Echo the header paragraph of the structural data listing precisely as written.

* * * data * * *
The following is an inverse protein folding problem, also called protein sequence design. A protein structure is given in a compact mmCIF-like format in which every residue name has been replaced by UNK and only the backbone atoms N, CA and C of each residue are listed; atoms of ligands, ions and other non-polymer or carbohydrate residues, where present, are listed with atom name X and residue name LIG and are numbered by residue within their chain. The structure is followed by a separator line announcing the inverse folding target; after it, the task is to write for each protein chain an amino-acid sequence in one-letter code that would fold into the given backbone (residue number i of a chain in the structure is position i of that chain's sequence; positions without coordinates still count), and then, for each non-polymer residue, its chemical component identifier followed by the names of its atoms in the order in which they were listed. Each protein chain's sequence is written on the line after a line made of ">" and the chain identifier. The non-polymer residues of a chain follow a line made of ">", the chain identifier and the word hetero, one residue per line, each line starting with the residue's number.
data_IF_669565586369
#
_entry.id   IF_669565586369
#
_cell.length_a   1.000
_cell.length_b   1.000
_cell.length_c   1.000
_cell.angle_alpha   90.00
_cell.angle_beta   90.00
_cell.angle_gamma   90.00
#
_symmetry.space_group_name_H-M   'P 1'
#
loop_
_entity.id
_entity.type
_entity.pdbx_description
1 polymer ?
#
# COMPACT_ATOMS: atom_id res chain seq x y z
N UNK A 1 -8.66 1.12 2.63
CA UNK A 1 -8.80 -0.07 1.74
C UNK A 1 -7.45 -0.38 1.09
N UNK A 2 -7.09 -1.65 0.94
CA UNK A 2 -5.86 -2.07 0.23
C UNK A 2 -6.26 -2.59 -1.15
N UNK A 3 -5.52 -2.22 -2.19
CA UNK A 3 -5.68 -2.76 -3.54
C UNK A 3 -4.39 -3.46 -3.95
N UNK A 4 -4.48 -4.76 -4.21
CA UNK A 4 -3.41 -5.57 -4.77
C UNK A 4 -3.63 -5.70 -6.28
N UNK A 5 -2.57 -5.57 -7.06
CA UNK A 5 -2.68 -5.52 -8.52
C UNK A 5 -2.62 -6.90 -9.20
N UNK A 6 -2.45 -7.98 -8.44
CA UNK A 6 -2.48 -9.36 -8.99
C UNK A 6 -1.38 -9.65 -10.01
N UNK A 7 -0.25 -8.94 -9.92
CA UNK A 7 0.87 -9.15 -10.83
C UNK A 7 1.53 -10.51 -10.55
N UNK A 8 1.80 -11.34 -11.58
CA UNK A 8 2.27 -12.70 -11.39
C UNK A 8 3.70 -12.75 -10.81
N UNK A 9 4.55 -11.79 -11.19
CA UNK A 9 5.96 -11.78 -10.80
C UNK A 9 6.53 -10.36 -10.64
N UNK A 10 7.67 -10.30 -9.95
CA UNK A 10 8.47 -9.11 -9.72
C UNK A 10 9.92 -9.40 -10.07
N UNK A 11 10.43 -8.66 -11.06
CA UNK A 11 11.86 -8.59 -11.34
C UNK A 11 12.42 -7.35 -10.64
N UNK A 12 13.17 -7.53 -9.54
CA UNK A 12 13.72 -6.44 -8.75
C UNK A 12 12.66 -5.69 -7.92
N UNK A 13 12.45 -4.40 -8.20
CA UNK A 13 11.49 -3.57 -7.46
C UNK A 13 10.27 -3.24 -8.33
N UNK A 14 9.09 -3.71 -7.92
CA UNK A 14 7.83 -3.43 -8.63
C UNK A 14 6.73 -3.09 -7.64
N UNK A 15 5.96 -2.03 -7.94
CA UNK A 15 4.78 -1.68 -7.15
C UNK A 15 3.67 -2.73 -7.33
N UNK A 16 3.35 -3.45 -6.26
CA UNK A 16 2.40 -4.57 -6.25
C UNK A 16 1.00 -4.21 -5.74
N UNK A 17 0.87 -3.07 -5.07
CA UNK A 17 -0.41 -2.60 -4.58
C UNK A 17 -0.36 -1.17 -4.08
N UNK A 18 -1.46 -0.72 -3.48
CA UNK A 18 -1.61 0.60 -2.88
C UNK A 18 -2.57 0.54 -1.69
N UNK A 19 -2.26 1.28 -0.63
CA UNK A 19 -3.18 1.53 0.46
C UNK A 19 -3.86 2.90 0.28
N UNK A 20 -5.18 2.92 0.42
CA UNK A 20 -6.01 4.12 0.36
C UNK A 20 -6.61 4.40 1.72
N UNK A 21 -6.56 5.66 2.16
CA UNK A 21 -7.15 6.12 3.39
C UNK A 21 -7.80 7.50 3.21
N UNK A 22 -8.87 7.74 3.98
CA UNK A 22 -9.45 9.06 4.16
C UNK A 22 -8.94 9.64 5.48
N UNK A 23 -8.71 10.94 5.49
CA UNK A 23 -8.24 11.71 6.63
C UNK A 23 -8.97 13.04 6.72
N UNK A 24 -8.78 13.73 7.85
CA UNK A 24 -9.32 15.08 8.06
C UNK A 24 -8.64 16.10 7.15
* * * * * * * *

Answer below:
The following is an inverse protein folding problem, also called protein sequence design. A protein structure is given in a compact mmCIF-like format in which every residue name has been replaced by UNK and only the backbone atoms N, CA and C of each residue are listed; atoms of ligands, ions and other non-polymer or carbohydrate residues, where present, are listed with atom name X and residue name LIG and are numbered by residue within their chain. The structure is followed by a separator line announcing the inverse folding target; after it, the task is to write for each protein chain an amino-acid sequence in one-letter code that would fold into the given backbone (residue number i of a chain in the structure is position i of that chain's sequence; positions without coordinates still count), and then, for each non-polymer residue, its chemical component identifier followed by the names of its atoms in the order in which they were listed. Each protein chain's sequence is written on the line after a line made of ">" and the chain identifier. The non-polymer residues of a chain follow a line made of ">", the chain identifier and the word hetero, one residue per line, each line starting with the residue's number.